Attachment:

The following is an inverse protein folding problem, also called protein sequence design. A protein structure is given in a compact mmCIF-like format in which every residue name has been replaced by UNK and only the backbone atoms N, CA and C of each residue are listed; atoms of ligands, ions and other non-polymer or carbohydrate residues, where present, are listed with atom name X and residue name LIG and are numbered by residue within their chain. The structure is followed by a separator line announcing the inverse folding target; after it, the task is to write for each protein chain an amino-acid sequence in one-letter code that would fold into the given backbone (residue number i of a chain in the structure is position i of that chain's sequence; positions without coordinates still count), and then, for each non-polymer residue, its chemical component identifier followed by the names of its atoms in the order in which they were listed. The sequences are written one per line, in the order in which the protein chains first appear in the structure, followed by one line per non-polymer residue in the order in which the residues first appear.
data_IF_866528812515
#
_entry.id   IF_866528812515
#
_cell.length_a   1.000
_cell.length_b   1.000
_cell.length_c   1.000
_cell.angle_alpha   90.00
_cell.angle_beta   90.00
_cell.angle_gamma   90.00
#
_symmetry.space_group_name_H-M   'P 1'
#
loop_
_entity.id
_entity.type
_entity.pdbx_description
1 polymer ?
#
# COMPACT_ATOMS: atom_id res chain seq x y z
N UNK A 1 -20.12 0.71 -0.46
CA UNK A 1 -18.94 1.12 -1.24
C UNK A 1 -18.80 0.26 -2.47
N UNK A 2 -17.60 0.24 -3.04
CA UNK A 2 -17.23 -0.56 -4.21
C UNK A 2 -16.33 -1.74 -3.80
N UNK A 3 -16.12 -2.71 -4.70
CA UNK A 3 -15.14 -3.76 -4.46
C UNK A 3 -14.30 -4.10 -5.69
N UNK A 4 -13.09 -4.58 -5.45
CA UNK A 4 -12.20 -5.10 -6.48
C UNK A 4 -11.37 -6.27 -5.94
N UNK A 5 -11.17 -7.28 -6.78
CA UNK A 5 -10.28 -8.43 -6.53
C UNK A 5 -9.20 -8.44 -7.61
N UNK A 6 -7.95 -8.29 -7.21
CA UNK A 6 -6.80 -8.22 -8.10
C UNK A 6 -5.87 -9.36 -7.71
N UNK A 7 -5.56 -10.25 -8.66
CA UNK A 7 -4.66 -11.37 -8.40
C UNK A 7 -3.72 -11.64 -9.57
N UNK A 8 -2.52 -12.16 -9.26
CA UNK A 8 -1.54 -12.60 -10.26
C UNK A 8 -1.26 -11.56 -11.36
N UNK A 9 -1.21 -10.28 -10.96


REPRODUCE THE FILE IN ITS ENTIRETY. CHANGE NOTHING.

The following is an inverse protein folding problem, also called protein sequence design. A protein structure is given in a compact mmCIF-like format in which every residue name has been replaced by UNK and only the backbone atoms N, CA and C of each residue are listed; atoms of ligands, ions and other non-polymer or carbohydrate residues, where present, are listed with atom name X and residue name LIG and are numbered by residue within their chain. The structure is followed by a separator line announcing the inverse folding target; after it, the task is to write for each protein chain an amino-acid sequence in one-letter code that would fold into the given backbone (residue number i of a chain in the structure is position i of that chain's sequence; positions without coordinates still count), and then, for each non-polymer residue, its chemical component identifier followed by the names of its atoms in the order in which they were listed. The sequences are written one per line, in the order in which the protein chains first appear in the structure, followed by one line per non-polymer residue in the order in which the residues first appear.
data_IF_866528812515
#
_entry.id   IF_866528812515
#
_cell.length_a   1.000
_cell.length_b   1.000
_cell.length_c   1.000
_cell.angle_alpha   90.00
_cell.angle_beta   90.00
_cell.angle_gamma   90.00
#
_symmetry.space_group_name_H-M   'P 1'
#
loop_
_entity.id
_entity.type
_entity.pdbx_description
1 polymer ?
#
# COMPACT_ATOMS: atom_id res chain seq x y z
N UNK A 1 -20.12 0.71 -0.46
CA UNK A 1 -18.94 1.12 -1.24
C UNK A 1 -18.80 0.26 -2.47
N UNK A 2 -17.60 0.24 -3.04
CA UNK A 2 -17.23 -0.56 -4.21
C UNK A 2 -16.33 -1.74 -3.80
N UNK A 3 -16.12 -2.71 -4.70
CA UNK A 3 -15.14 -3.76 -4.46
C UNK A 3 -14.30 -4.10 -5.69
N UNK A 4 -13.09 -4.58 -5.45
CA UNK A 4 -12.20 -5.10 -6.48
C UNK A 4 -11.37 -6.27 -5.94
N UNK A 5 -11.17 -7.28 -6.78
CA UNK A 5 -10.28 -8.43 -6.53
C UNK A 5 -9.20 -8.44 -7.61
N UNK A 6 -7.95 -8.29 -7.21
CA UNK A 6 -6.80 -8.22 -8.10
C UNK A 6 -5.87 -9.36 -7.71
N UNK A 7 -5.56 -10.25 -8.66
CA UNK A 7 -4.66 -11.37 -8.40
C UNK A 7 -3.72 -11.64 -9.57
N UNK A 8 -2.52 -12.16 -9.26
CA UNK A 8 -1.54 -12.60 -10.26
C UNK A 8 -1.26 -11.56 -11.36
N UNK A 9 -1.21 -10.28 -10.96